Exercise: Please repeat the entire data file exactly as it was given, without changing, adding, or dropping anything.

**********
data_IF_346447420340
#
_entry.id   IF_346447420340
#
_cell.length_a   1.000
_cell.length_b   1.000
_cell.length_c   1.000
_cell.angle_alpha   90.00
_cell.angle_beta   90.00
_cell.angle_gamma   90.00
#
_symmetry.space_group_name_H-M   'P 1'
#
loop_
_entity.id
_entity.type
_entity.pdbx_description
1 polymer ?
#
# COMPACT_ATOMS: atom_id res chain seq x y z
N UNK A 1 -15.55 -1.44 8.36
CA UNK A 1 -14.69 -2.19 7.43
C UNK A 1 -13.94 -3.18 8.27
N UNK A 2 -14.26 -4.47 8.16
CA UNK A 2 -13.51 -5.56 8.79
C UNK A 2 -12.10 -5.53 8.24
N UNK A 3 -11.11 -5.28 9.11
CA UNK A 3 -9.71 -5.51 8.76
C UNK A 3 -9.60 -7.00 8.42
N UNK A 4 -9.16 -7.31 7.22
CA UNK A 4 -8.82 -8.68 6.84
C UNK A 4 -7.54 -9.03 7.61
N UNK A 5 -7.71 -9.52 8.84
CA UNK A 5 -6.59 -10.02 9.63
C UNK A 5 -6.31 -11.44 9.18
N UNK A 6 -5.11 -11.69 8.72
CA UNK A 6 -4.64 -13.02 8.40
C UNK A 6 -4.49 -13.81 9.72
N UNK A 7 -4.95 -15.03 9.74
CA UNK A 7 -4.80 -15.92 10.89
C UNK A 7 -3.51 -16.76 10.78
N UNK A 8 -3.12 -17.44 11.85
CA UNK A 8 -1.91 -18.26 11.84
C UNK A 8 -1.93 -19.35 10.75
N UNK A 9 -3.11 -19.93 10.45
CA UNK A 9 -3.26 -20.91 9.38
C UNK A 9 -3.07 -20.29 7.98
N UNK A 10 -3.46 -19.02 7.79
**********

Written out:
data_IF_346447420340
#
_entry.id   IF_346447420340
#
_cell.length_a   1.000
_cell.length_b   1.000
_cell.length_c   1.000
_cell.angle_alpha   90.00
_cell.angle_beta   90.00
_cell.angle_gamma   90.00
#
_symmetry.space_group_name_H-M   'P 1'
#
loop_
_entity.id
_entity.type
_entity.pdbx_description
1 polymer ?
#
# COMPACT_ATOMS: atom_id res chain seq x y z
N UNK A 1 -15.55 -1.44 8.36
CA UNK A 1 -14.69 -2.19 7.43
C UNK A 1 -13.94 -3.18 8.27
N UNK A 2 -14.26 -4.47 8.16
CA UNK A 2 -13.51 -5.56 8.79
C UNK A 2 -12.10 -5.53 8.24
N UNK A 3 -11.11 -5.28 9.11
CA UNK A 3 -9.71 -5.51 8.76
C UNK A 3 -9.60 -7.00 8.42
N UNK A 4 -9.16 -7.31 7.22
CA UNK A 4 -8.82 -8.68 6.84
C UNK A 4 -7.54 -9.03 7.61
N UNK A 5 -7.71 -9.52 8.84
CA UNK A 5 -6.59 -10.02 9.63
C UNK A 5 -6.31 -11.44 9.18
N UNK A 6 -5.11 -11.69 8.72
CA UNK A 6 -4.64 -13.02 8.40
C UNK A 6 -4.49 -13.81 9.72
N UNK A 7 -4.95 -15.03 9.74
CA UNK A 7 -4.80 -15.92 10.89
C UNK A 7 -3.51 -16.76 10.78
N UNK A 8 -3.12 -17.44 11.85
CA UNK A 8 -1.91 -18.26 11.84
C UNK A 8 -1.93 -19.35 10.75
N UNK A 9 -3.11 -19.93 10.45
CA UNK A 9 -3.26 -20.91 9.38
C UNK A 9 -3.07 -20.29 7.98
N UNK A 10 -3.46 -19.02 7.79